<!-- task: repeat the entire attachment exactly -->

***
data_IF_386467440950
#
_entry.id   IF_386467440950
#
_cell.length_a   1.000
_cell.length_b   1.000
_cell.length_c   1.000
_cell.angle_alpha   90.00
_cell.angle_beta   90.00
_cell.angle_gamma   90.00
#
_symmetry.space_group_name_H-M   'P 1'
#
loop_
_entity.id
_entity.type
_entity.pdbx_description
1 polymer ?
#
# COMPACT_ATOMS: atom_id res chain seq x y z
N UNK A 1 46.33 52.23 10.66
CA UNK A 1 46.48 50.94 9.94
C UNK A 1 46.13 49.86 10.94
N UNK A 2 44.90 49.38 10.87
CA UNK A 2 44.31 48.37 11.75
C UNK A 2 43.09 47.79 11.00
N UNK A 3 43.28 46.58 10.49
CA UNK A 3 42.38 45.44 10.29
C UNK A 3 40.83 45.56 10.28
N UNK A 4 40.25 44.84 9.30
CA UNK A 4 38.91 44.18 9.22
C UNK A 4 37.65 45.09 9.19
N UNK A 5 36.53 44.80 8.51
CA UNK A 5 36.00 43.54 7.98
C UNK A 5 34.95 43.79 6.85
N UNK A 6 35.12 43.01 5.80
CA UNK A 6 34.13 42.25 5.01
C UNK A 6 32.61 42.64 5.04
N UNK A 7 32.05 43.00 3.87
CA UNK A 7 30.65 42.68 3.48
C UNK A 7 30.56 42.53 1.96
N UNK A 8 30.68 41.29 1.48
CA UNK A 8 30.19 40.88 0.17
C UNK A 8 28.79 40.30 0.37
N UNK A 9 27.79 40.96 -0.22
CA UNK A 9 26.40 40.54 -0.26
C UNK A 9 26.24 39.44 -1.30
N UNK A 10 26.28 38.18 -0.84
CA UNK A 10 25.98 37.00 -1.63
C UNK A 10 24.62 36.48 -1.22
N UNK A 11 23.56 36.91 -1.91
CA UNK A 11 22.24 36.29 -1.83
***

data_IF_386467440950
#
_entry.id   IF_386467440950
#
_cell.length_a   1.000
_cell.length_b   1.000
_cell.length_c   1.000
_cell.angle_alpha   90.00
_cell.angle_beta   90.00
_cell.angle_gamma   90.00
#
_symmetry.space_group_name_H-M   'P 1'
#
loop_
_entity.id
_entity.type
_entity.pdbx_description
1 polymer ?
#
# COMPACT_ATOMS: atom_id res chain seq x y z
N UNK A 1 46.33 52.23 10.66
CA UNK A 1 46.48 50.94 9.94
C UNK A 1 46.13 49.86 10.94
N UNK A 2 44.90 49.38 10.87
CA UNK A 2 44.31 48.37 11.75
C UNK A 2 43.09 47.79 11.00
N UNK A 3 43.28 46.58 10.49
CA UNK A 3 42.38 45.44 10.29
C UNK A 3 40.83 45.56 10.28
N UNK A 4 40.25 44.84 9.30
CA UNK A 4 38.91 44.18 9.22
C UNK A 4 37.65 45.09 9.19
N UNK A 5 36.53 44.80 8.51
CA UNK A 5 36.00 43.54 7.98
C UNK A 5 34.95 43.79 6.85
N UNK A 6 35.12 43.01 5.80
CA UNK A 6 34.13 42.25 5.01
C UNK A 6 32.61 42.64 5.04
N UNK A 7 32.05 43.00 3.87
CA UNK A 7 30.65 42.68 3.48
C UNK A 7 30.56 42.53 1.96
N UNK A 8 30.68 41.29 1.48
CA UNK A 8 30.19 40.88 0.17
C UNK A 8 28.79 40.30 0.37
N UNK A 9 27.79 40.96 -0.22
CA UNK A 9 26.40 40.54 -0.26
C UNK A 9 26.24 39.44 -1.30
N UNK A 10 26.28 38.18 -0.84
CA UNK A 10 25.98 37.00 -1.63
C UNK A 10 24.62 36.48 -1.22
N UNK A 11 23.56 36.91 -1.91
CA UNK A 11 22.24 36.29 -1.83